In film, writing, and community events, UH Hilo Assistant Professor of English Patsy Iwasaki keeps alive the story of heroic immigrant plantation laborer Katsu Goto.
During the week of Sept. 18-23, several events were held to commemorate the heroic life and tragic death of Japanese immigrant Katsu Goto, a storekeeper in Honoka‘a on Hawai‘i Island who was murdered in 1889 for his advocacy of plantation workers’ rights. The 2023 Katsu Goto Legacy Week events were part of University of Hawai‘i at Hilo Assistant Professor of English Patsy Iwasaki‘s mission to keep alive the story of Goto through several venues including a book, documentary film, and community gatherings.
Sept. 19, at UH Hilo: Meet-the-author event
Katsu Goto Legacy Week began Sept. 19 with a meet-the-author event held on campus at Mookini Library, where Iwasaki talked with students and faculty about her book, Hāmākua Hero: A True Plantation Story.
“It was a fantastic talk story event,” says Iwasaki. “We talked about culture as portrayed in the graphic novel, with many in the audience participating in the discussion, from food culture, gender, arranged marriage, family, and lynching.”
The graphic novel, illustrated by UH Hilo alumnus Avery Berido, takes place in the 1880s and focuses on Goto who left home to work on a sugar plantation on the Hāmākua coast of Hawai‘i Island. First a laborer in ‘Ō‘ōkala and then a shopkeeper in Honoka‘a, Goto fought for justice and labor rights of Japanese plantation workers, which led to his death by lynching in 1889. He was 27 years old. The book’s description explains that this story covers “one man’s hardships, success, injustice, and tragedy, shedding light on an intriguing but little-known piece of Hawai‘i’s past.”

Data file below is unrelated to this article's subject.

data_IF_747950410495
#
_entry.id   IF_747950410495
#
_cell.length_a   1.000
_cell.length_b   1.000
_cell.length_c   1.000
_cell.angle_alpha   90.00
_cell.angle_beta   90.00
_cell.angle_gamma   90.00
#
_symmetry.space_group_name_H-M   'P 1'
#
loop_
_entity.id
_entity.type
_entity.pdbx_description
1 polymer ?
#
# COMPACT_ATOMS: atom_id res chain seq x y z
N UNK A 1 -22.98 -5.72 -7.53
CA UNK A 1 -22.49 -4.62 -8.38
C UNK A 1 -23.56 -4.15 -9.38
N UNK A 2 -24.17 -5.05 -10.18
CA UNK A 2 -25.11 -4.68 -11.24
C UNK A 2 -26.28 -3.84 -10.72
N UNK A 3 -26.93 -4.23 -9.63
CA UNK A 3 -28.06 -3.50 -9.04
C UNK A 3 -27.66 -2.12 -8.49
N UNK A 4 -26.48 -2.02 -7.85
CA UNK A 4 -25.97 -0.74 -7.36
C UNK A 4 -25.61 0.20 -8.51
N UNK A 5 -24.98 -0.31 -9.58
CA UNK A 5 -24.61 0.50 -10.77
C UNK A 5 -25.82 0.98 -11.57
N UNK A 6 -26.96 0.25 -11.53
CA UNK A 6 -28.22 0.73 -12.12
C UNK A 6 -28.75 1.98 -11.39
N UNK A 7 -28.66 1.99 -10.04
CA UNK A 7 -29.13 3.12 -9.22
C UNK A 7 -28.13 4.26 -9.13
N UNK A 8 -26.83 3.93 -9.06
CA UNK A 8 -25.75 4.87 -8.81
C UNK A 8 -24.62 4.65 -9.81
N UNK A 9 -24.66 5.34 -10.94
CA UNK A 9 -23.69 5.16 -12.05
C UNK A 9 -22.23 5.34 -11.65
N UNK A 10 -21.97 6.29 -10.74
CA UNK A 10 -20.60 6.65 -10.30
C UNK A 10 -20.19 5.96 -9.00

“Although this story happened over 130 years ago, it is essentially about identity and the migrant experience, which is very relevant today,” says Iwasaki. “The story is modern with modern themes. It’s about a regular person who did something remarkable, who exhibited courage and bravery to help others, and that is something so inspiring and worth celebrating.”
At the event, Iwasaki shared that with a grant from the Hawai‘i Council for the Humanities she received last fall, 700 copies of the book were utilized by 40 teachers on Hawai‘i Island. Having this resource allowed teachers to introduce the topic of sugar plantations and how Hawai‘i became a multicultural state through labor recruitment. Iwasaki reports that teachers say it is an informative learning resource because students don’t know about the island’s history since the plantations closed many decades ago, and that the many important themes in the graphic novel resonate with students.
Sept. 22, in Hilo: Mayor signs proclamation
On Sept. 22, at the Office of the Mayor in Hilo, Hawai‘i County Mayor Mitch Roth signed a proclamation declaring Katsu Goto Legacy Week. In attendance was State Representative Chris Todd representing Governor Josh Green and the Hawai‘i State Legislature. On the same day, members of the Katsu Goto Education Committee met with Councilmember Sue Lee Loy for recognition ceremonies.
Sept. 23, in Honoka‘a: Gravesite service, Peace Festival
Once Iwasaki’s book on Katsu Goto’s life was published in 2010, she decided to turn the inspirational story into a documentary film. Working as project director, writer, and executive producer, Iwasaki and crew began filming in 2014. It’s now nearing completion with the last of the footage taken during Katsu Goto Legacy Week events on Saturday, Sept. 23, notably at the gravesite service held at Hāmākua Jodo Mission in Honoka‘a, which included Goto’s relatives who were accompanied by dignitaries and friends from Japan.
Saturday’s commemorative events included a Peace Day Festival on the lawn at the Salvation Army, where Goto was recognized as a Honoka‘a “Hometown Hero.” There was music by the Honoka‘a High School Jazz Band, traditional bon dancing, and youth members from the cast of “Peace on your Wings” who sang songs of inspiration, peace, and hope from a new uplifting musical about Sadako Sasaki and her one thousand paper cranes.
Katsu Goto Legacy Week, the book Hāmākua Hero, and the upcoming film serve as a revival of connection between Hawai‘i’s multicultural community, the plantation era, and newer generations.
Story by Cheylan Zimmerman, an English major at UH Hilo. Susan Enright, editor of UH Hilo Stories, contributed.